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Slideshow: Bonding and Building Trails in a New Community

Posted by Loren Drummond at Mar 06, 2014 10:55 AM |

With help from WTA's gear lending library and mini-grants, a group of teens with the Coalition of Refugees from Burma gave back to Washington's trails and got to know each other better as they built a new section of trail on Cougar Mountain.

For many hikers, the idea of taking a walk in the woods may seem like no big deal. Just grab your boots, throw a few essentials in a pack and hit the trail, right? For 21 students who recently volunteered a day on Cougar Mountain's Precipice Top Trail, the journey into Washington's wild spaces proved a little more complicated. For one thing, it started in Burma.

Before February 20, many of the students—refugees from Burma—had never had the opportunity, gear, or transportation to get out and enjoy Washington's trails. But by taking advantage of the workshops and resources of WTA's Outdoor Leadership Training program, the youth program leaders at Coalition of Refugees from Burma were able to provide their students a day of team-building and camaraderie while improving a trail in peaceful woodlands of Cougar Mountain.

OLT: Training and equipping community leaders

In October, Siobhan Whalen, the Youth Programs Coordinator for the Coalition, attended WTA's Day Hike Gear Orientation. Participating in the workshop qualified Whalen for access to WTA’s new gear lending library to outfit students and chaperones. A mini-grant from WTA also covered expenses for the bus and trip costs.

"Without the mini-grant, borrowed boots, rain-gear, water bottles and backpacks, this incredible group of teens simply wouldn't have been able to spend the day on trail with us," said Andrew Pringle, the Outdoor Leadership Training Coordinator.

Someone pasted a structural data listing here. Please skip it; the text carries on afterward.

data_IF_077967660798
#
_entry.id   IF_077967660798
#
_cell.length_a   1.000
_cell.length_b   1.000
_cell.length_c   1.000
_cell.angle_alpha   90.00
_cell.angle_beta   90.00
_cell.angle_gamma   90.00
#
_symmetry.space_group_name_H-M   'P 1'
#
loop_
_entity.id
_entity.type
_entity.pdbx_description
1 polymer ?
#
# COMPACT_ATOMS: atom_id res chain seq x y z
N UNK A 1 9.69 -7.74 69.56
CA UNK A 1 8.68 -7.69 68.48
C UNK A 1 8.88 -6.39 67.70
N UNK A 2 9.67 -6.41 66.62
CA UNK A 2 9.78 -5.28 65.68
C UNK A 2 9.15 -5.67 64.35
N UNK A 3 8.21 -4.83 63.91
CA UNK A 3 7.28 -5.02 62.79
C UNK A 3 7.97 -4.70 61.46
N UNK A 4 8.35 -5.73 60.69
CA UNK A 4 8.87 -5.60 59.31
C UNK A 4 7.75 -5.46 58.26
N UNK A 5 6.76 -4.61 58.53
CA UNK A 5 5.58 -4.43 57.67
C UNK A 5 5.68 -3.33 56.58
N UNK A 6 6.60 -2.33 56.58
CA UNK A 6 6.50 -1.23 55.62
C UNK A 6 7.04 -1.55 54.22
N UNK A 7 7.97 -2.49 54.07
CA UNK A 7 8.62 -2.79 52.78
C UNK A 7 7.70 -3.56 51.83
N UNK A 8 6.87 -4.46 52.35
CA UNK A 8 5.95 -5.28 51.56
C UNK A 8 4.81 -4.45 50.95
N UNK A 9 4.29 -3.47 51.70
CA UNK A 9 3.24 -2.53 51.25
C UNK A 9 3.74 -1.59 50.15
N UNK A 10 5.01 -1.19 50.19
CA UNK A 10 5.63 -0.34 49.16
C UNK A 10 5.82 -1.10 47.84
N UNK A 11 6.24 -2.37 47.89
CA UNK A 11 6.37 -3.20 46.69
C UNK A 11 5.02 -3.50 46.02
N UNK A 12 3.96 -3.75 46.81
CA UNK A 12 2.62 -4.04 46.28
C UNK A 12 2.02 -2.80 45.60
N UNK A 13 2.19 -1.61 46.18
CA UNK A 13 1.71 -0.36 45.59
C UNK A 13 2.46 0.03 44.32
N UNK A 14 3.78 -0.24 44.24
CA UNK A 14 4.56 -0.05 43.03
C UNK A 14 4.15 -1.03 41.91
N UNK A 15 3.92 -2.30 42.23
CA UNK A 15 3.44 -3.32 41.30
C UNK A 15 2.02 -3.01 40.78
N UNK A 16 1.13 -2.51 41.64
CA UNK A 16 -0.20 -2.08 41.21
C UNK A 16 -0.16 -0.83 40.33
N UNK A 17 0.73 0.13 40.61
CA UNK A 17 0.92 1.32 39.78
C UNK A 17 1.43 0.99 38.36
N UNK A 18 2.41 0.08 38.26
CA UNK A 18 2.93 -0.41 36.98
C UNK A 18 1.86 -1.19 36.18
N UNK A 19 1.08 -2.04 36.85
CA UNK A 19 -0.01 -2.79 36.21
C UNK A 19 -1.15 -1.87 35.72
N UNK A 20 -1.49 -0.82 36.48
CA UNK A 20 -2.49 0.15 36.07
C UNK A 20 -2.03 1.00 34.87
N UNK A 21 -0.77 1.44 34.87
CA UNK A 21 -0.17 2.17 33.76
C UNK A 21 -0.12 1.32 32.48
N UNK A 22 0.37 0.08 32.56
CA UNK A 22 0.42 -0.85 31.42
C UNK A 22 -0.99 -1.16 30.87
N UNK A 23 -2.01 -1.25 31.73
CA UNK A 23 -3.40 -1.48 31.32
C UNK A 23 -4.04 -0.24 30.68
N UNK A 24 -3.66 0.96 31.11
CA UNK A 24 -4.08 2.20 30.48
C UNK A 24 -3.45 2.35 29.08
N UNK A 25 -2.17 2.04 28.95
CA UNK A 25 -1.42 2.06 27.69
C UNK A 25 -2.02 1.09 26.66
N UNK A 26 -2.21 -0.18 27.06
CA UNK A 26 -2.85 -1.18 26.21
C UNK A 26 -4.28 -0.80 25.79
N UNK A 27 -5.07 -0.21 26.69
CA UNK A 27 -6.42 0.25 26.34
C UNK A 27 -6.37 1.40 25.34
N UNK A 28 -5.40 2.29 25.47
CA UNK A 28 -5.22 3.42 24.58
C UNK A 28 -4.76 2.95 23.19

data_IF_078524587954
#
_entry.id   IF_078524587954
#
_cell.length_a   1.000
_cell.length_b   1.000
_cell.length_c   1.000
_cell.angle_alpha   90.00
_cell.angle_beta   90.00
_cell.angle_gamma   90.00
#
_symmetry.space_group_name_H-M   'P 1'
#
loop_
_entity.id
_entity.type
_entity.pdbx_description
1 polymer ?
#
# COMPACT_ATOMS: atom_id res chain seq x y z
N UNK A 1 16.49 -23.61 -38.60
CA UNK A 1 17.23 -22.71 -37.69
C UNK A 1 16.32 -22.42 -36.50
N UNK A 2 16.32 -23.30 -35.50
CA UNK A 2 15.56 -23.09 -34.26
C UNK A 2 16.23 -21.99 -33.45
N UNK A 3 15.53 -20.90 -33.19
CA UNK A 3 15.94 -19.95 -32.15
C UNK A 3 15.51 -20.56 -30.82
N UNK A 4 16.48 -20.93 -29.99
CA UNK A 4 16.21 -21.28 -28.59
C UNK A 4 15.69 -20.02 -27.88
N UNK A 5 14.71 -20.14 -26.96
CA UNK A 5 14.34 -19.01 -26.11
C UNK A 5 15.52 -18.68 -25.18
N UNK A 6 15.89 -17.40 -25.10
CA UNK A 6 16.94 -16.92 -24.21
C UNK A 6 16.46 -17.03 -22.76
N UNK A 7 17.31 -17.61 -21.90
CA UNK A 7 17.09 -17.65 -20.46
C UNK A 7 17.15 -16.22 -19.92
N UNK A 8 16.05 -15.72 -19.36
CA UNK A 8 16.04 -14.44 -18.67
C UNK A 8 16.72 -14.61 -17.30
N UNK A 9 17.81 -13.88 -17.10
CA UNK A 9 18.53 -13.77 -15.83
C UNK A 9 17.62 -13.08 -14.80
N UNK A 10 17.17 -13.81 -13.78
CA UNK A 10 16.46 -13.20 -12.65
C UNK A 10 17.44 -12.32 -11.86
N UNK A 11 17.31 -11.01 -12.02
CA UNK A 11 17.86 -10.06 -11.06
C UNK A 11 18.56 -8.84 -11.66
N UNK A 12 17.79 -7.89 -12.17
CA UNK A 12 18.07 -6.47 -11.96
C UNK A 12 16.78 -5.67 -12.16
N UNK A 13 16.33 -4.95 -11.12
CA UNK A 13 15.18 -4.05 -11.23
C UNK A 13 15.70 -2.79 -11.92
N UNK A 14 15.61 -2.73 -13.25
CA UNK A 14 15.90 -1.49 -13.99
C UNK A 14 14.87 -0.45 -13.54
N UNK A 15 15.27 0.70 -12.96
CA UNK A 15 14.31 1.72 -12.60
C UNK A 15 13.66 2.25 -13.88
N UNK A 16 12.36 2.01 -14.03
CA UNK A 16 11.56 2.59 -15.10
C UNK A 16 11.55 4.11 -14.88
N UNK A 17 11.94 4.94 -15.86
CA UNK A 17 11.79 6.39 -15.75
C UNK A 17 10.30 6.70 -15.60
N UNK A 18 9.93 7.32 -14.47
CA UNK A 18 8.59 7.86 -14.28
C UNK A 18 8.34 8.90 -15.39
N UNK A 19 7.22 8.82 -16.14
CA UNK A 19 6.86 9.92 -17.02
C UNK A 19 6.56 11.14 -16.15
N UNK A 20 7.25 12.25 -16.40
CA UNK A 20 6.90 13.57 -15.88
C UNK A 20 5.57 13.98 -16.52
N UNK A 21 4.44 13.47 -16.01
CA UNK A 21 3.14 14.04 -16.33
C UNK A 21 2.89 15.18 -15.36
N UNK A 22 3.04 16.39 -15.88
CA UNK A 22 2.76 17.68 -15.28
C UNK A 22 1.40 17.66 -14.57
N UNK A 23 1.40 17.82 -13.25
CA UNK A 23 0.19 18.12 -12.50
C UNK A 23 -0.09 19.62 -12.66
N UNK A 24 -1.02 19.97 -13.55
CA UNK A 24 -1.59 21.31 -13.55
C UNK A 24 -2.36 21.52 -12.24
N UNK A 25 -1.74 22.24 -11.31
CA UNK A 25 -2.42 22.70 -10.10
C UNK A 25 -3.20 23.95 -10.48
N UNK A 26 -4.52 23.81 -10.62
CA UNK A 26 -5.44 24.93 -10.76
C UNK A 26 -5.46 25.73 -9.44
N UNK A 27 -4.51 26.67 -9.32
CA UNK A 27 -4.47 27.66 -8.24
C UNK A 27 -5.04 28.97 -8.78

Building a community, along with a new trail

The students completed a tremendous amount of work building a brand new section of trail on public lands in their community.

"They picked up quickly on what needed to get done, worked well together as teams, and got a lot of nice new trail constructed," said Jack Simonson from King County Parks and Recreation. "I was really impressed with their motivation and the quality of their work."

Even better, the students got to spend time with each other away from the stresses of building a new life in a new country, something that Whalen said the teens don't always get a chance to do.

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Coalition of Refugees from Burma Youth Group on Cougar Mountain
A youth group from the Coalition of Refugees from Burma had fun as they helped build a new section of a Cougar Mountain trail, with help from WTA's gear lending library and a mini-grant. Photo by Andrew Pringle.


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